In the wake of the COVID-19 pandemic, everyone is struggling with an enormous amount of loss, says Noelle Harris, Ph.D., Director of Bryant University’s Counseling Services. “Let’s just call that grief. That’s what grief is - when you have so many complicated layers, but the main cornerstone is a lot of loss," she says. "There’s anger. There’s denial. A lot of folks are really struggling with this overwhelming sense of grief.
There’s a lot of research out there that says if you can name what you are experiencing, if you can label it, you can control it a little bit more.”
“We all are really managing this loss of normalcy, a lot of fear, and a lot of loss of connection," Harris notes in a Sound Advice podcast interview with Bryant’s Web Content and Video Specialist Jonathan Fonseca. "We’re doing the best with can with teleconferencing zoom and phone,” she says, but, the truth is we’re at “a loss for some real human connection with this situation.”
Own that loss, she advises, and “know that this is what sadness feels like. This is what fear feels like. This is what anger feels like." And when we can acknowledge it and accept it, Harris says, "we’re more able to allow those feelings to move through our lives and we can become more empowered."
Focus on what you can control
During the pandemic, many things are beyond our control. Harris reminds us to remain as balanced in our thinking as possible; to stay present, and to stay focused on what is in our control.
“Sometimes this means we have to stock up on our compassion. We spend a lot of time being self-absorbed and experiencing things from our own point of view. When we can open our vision and we can be more optimistic and less catastrophizing about the future that we don’t know about, and more compassionate,” she says, “I think it puts us in a place of control and personal power.”
One of the things that feels so overwhelming about this pandemic, Harris explains, “is the uncertainty of it all.” It’s important to remember that it is temporary., she stresses. “This too will pass.”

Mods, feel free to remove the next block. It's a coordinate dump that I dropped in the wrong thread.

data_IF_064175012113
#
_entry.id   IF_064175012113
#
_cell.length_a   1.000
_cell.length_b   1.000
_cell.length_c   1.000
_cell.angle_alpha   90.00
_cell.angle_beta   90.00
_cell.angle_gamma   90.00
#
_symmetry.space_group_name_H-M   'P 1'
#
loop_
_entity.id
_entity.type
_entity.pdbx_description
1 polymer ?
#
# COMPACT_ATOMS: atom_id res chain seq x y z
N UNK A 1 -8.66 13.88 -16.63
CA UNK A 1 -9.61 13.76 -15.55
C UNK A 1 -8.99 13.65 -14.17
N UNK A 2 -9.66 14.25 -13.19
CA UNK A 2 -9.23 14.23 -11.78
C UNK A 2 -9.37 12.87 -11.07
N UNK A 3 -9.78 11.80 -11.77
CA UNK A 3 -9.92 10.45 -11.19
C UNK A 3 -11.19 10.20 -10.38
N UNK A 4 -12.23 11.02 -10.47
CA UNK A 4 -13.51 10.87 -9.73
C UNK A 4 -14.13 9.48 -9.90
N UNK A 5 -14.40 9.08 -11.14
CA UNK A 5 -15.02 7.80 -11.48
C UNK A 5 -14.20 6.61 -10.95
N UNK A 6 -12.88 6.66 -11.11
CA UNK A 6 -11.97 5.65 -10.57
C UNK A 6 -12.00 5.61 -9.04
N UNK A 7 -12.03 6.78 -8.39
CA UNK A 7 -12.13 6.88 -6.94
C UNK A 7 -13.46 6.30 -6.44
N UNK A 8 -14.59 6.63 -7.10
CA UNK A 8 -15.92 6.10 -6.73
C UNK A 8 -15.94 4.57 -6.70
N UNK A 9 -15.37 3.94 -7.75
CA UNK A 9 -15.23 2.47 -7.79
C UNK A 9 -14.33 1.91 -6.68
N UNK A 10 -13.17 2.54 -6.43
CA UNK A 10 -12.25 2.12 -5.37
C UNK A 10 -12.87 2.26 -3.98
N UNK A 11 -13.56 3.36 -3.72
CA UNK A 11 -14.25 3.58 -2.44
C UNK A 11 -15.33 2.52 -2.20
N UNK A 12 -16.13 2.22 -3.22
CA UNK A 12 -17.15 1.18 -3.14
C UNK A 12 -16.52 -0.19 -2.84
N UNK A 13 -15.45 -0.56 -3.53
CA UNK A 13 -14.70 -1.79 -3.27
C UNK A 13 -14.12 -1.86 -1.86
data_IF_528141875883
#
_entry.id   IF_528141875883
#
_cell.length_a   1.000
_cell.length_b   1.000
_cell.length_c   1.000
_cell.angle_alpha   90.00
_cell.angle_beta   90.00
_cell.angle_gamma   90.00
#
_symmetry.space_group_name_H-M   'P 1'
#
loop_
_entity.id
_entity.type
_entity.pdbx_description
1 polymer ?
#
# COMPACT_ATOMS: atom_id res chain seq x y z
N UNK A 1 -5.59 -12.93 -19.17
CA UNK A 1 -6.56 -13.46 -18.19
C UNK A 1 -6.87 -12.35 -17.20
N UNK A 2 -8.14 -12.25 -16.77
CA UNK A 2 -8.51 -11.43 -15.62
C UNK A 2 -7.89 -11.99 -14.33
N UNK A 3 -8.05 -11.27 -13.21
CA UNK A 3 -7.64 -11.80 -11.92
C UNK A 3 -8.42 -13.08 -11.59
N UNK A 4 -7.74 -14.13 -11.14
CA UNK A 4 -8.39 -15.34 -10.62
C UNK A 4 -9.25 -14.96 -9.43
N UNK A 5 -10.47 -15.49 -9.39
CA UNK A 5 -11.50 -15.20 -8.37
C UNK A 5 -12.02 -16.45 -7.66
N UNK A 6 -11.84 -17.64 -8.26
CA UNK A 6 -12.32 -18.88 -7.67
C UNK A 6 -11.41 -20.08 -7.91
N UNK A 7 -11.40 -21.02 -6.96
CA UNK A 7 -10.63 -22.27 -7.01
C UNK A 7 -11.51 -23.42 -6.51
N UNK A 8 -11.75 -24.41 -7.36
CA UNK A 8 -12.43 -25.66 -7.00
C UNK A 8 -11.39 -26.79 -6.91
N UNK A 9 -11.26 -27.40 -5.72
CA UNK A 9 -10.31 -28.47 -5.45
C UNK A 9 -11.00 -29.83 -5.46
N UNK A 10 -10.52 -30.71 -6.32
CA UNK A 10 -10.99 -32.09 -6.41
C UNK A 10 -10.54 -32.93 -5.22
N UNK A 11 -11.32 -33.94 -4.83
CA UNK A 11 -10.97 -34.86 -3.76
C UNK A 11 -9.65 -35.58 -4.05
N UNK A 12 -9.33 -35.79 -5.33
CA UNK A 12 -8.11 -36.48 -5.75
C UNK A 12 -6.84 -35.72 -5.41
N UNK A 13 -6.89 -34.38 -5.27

10 ways to cope that can shore up our resilience
- Maintain a positive attitude
- Put yourself on a news diet and limit social media
- Use this extra time at home to have fun, start or revisit a hobby, and read
- Move your body for at least 30 minutes a day
- Spend time in nature
- Establish structure and routine for your day
- Connect with people – while observing physical distancing
- Follow the advice of the Centers for Disease Control (CDC) and your governor
- Show kindness and exhibit grace
- Demonstrate gratitude
Counseling transitions to offering services students virtually
As the pandemic led to a shift to distance learning, Counseling Services transitioned to offer remote and virtual services to Bryant students. The staff is working with students via Zoom Health and over the phone. Harris notes that her team is able to get people in same day or the next day.
The department also provides counseling to students in states that allow the Bryant staff to cross over in jurisdiction. “So, we can offer services to a fair number of students,” she says. In situations where state and federal laws don’t allow the staff to provide services, the team can offer consultative or referral services to students.
Most of Counseling Services’ programming is now available virtually, including the popular Chat and Chew sessions that offer discussions about mental health, cultural issues, and current events. For example, Bryant student-athletes can now participate in a Chat and Chew program designed specifically for them. For those whose seasons have been interrupted – or cancelled - by the pandemic, Harris notes, this might be a good way to connect with their team.
The Chat and Chew sessions that were held at the PwC Center for Diversity and Inclusion are now virtual sessions with Counselor Ammy Sena, who is interacting with both domestic and international students, Harris notes.
Student support network training also has moved to an online platform. And, some of the department’s contemplative programs, including Meditation, are now being delivered to the Bryant community virtually.
Listen to Sound Advice to hear the full interview with Noelle Harris, Ph.D., Director of Counseling Services, and Jonathan Fonseca, Web Content and Video Specialist for Bryant University.